LOW BLOOD SUGAR is caused, paradoxically, by eating too much sugar. When the sugar reaches the blood, which happens within seconds after you eat it, the body produces insulin to normalize the blood-sugar level. In a person suffering from hypoglycemia, the body produces too much insulin. The blood-sugar level is decreased so rapidly and thoroughly that the person suffers distressing symptoms including headaches, fatigue, depression, anxiety, dizziness, lack of mental alertness, and rapid mood swings.
A number of years ago hypoglycemia became "popular," and many people decided that they suffered from it. Reacting to this fad, many doctors have dismissed the disorder entirely, claiming it doesn't exist. I believe the truth is somewhere in between: Not everyone who claims to have hypoglycemia suffers from it, but many people have some degree of difficulty in handling refined sugar in their diet and they commonly experience symptoms.
In my practice I see many people with blood-sugar problems. They may be chronically fatigued, headachy, or depressed; feel tired in the morning; have trouble concentrating; and suffer late afternoon fatigue. And their symptoms are exacerbated by not eating. Many of them have been to doctors and have been told that they had no specific medical problem, yet when they follow the program for hypoglycemia outlined here, their symptoms disappear. If you suspect that your vague symptoms as described are caused by low blood sugar, it is well worth following the recommendations to see if you feel better. You can get a good indication of whether you could have an adverse reaction to sugar, if you suffer any of the above symptoms shortly after eating simple sugar or two to four hours after an all-carbohydrate meal.
How can too much sugar cause so many symptoms? Sugar gives your body a temporary lift, but over the long haul it puts the body under great stress. When you eat too much of it, refined or otherwise, the sugar levels in your blood rise to abnormal heights. In an effort to return things to normal, your pancreas produces insulin, the hormone that regulates sugar levels. If you don't have hypoglycemia--or if you don't regularly eat too much sugar--your pancreas can easily handle isolated overdoses of sugar. But if you are a virtual sugar addict, your pancreas goes into overdrive at every rise in blood-sugar levels: It overreacts, flooding your body with insulin, which makes your blood-sugar level take a nosedive. In response, the adrenal glands release anti-stress hormones that in turn release the sugar stored in the liver for emergencies. The result? Everything gets worn out--the pancreas, the adrenal glands, and the liver. And your symptoms are nervousness, palpitations, anxiety, headaches, butterflies in the stomach, and so on.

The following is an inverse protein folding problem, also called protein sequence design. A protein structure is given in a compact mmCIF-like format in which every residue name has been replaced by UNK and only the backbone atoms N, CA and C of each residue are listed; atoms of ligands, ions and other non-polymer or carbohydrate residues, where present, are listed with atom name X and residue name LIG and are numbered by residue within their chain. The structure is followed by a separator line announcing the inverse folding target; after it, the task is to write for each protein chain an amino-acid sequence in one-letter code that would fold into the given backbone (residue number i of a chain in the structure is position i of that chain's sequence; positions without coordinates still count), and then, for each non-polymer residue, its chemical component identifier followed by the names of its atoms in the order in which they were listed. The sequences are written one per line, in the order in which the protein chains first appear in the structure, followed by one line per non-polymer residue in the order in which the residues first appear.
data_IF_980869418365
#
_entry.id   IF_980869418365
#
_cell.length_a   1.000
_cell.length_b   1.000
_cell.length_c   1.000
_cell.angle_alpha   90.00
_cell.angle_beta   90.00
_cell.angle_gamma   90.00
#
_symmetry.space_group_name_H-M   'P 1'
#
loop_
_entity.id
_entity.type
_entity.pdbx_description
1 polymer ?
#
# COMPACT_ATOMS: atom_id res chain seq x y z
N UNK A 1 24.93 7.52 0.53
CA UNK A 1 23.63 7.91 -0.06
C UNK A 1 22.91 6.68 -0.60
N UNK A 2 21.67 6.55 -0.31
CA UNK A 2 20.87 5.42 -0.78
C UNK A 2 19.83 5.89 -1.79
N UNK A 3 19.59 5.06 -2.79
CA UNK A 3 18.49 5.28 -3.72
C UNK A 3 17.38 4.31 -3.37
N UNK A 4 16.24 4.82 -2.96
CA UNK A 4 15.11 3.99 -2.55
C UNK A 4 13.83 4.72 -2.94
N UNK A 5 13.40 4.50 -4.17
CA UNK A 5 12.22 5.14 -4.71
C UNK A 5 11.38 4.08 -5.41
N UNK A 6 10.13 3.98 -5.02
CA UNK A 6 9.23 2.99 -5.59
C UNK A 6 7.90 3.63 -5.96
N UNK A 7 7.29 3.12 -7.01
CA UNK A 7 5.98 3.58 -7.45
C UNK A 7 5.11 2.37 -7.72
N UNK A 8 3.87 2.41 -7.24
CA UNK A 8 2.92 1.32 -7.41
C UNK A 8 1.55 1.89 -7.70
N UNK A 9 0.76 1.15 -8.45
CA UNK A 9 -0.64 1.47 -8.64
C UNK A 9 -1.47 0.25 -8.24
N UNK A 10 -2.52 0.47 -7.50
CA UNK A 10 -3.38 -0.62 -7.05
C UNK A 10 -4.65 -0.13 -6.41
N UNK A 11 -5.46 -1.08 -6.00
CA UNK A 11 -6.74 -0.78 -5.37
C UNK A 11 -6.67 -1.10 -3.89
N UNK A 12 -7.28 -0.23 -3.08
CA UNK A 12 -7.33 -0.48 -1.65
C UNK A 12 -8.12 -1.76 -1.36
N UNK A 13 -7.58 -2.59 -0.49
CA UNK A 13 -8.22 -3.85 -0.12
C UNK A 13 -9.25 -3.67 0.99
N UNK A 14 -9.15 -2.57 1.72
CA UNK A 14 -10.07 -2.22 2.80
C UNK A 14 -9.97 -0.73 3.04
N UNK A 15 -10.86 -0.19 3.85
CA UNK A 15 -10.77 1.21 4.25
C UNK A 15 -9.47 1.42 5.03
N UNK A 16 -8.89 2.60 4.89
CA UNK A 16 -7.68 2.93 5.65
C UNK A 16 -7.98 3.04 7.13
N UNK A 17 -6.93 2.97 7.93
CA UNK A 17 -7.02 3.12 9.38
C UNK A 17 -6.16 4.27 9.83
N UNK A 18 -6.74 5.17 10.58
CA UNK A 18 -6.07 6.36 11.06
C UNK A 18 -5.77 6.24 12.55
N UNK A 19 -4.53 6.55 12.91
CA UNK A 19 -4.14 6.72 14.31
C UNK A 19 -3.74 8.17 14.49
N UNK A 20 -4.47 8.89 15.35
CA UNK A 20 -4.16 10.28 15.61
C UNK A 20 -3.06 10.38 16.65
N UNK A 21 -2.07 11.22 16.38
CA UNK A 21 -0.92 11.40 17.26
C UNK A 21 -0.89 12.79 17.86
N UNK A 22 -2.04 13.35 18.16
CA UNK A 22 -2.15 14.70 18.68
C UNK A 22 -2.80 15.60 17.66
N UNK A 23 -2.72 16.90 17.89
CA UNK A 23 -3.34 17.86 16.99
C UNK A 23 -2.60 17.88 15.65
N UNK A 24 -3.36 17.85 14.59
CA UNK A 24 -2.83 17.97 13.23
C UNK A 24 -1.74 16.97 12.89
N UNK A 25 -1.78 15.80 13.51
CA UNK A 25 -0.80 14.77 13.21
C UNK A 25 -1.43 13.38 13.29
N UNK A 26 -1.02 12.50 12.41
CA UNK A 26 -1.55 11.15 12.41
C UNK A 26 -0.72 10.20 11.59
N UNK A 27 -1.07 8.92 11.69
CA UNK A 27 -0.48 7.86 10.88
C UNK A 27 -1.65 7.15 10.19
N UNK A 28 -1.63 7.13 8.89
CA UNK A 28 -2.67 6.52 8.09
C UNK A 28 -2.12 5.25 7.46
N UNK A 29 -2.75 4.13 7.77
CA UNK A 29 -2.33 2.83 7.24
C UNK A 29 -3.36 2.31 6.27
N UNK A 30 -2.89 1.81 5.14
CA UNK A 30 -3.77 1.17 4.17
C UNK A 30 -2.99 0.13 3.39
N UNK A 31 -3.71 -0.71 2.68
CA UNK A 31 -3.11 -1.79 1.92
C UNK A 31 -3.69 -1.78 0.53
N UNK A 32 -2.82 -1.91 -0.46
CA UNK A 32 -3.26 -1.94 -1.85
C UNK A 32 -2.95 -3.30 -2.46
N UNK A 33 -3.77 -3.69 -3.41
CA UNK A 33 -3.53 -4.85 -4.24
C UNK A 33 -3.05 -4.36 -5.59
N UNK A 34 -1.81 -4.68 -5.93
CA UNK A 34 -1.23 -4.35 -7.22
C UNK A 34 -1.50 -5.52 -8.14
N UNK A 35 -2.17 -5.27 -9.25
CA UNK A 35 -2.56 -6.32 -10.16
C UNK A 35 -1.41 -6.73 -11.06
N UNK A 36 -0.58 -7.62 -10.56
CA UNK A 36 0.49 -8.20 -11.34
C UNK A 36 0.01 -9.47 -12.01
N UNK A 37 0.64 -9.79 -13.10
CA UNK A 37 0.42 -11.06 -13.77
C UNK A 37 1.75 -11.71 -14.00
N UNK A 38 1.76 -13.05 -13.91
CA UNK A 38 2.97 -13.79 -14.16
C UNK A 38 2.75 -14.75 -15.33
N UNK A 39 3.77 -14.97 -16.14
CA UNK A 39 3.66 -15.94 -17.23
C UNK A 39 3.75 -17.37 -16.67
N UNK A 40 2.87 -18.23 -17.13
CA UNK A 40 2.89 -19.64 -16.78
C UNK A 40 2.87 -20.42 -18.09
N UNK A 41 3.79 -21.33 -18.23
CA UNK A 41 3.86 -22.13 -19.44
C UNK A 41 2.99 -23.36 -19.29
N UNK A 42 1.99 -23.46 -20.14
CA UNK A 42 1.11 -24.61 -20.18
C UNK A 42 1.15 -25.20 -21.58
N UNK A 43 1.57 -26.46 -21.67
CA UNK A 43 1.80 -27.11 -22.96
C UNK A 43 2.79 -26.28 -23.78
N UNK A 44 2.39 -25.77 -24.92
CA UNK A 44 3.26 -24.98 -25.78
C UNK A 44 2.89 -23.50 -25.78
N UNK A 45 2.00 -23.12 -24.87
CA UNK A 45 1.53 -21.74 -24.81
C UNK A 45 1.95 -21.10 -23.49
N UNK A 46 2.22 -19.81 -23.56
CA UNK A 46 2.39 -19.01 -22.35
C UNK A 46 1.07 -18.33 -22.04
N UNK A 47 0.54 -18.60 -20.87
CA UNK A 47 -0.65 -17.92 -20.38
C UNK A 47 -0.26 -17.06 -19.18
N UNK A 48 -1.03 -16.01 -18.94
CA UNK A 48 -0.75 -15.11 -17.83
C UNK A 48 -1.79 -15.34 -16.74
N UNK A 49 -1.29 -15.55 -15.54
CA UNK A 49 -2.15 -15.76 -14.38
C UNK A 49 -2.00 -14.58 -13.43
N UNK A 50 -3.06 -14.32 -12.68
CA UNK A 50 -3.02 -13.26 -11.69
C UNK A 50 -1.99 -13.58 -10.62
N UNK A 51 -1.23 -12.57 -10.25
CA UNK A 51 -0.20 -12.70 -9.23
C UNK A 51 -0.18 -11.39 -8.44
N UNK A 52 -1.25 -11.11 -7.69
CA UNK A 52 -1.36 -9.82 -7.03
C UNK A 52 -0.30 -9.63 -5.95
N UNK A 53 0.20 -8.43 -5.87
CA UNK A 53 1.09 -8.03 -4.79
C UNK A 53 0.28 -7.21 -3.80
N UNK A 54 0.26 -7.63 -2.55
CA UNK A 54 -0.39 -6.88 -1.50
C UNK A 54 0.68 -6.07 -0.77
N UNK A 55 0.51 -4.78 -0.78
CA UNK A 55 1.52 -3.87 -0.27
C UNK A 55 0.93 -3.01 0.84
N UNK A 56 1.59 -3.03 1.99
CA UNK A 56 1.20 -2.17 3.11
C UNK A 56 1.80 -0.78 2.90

Eventually, someone who has experienced this pattern will find that their symptoms are constant. They complain of chronic irritability and constant fatigue, unrelieved by sleep. By this time, they notice they cannot go very long without eating or their symptoms get worse.
Why do blood-sugar fluctuations seem to affect the brain, causing the symptoms associated with anxiety? The brain requires a constant adequate level of blood sugar to function properly. It is more dependent on blood sugar, or glucose, than any other organ. Low glucose levels resulting from the severe dip after a high sugar intake tax the brain and cause the headaches and other symptoms that plague sugar addicts.
Americans consume more than eighty pounds of sugar per person a year or about thirty teaspoons a day. In addition, we eat large quantities of refined carbohydrates--white flour, for example, which is turned into glucose in the body. Even if you don't own a sugar bowl, half of your sugar intake is probably hidden in the foods you buy. Cookies and ice cream are obvious sources of sugar, but most people are unaware that catsup, prepared frozen meals, and salad dressings also contain sugar.
Simple changes in your diet plus a few supplements can make an enormous difference in how you feel. Many of my patients have found that by following this program for hypoglycemia they not only are relieved of their symptoms but also have more energy and enthusiasm for life and, in many cases, they've lost weight.
I recommend that all my patients--not only those suffering from hypoglycemia--eliminate or cut way down on their sugar intake. Sugar has so many negative effects on the body that you don't need to feel the symptoms of hypoglycemia to be suffering on some level from overconsumption of sweets.
To fight hypoglycemia you must of course cut out the obvious: sugar, honey, cakes, candies, cookies, ice cream, sodas, sweetened cereal, canned fruit, frozen desserts, honey, and other sweetened foods. You must also learn to read labels carefully. Here are the most common sugar additives you'll find listed on a food label: corn syrup, glucose, molasses, sucrose, lactose, maple syrup, fructose, maltose, sorghum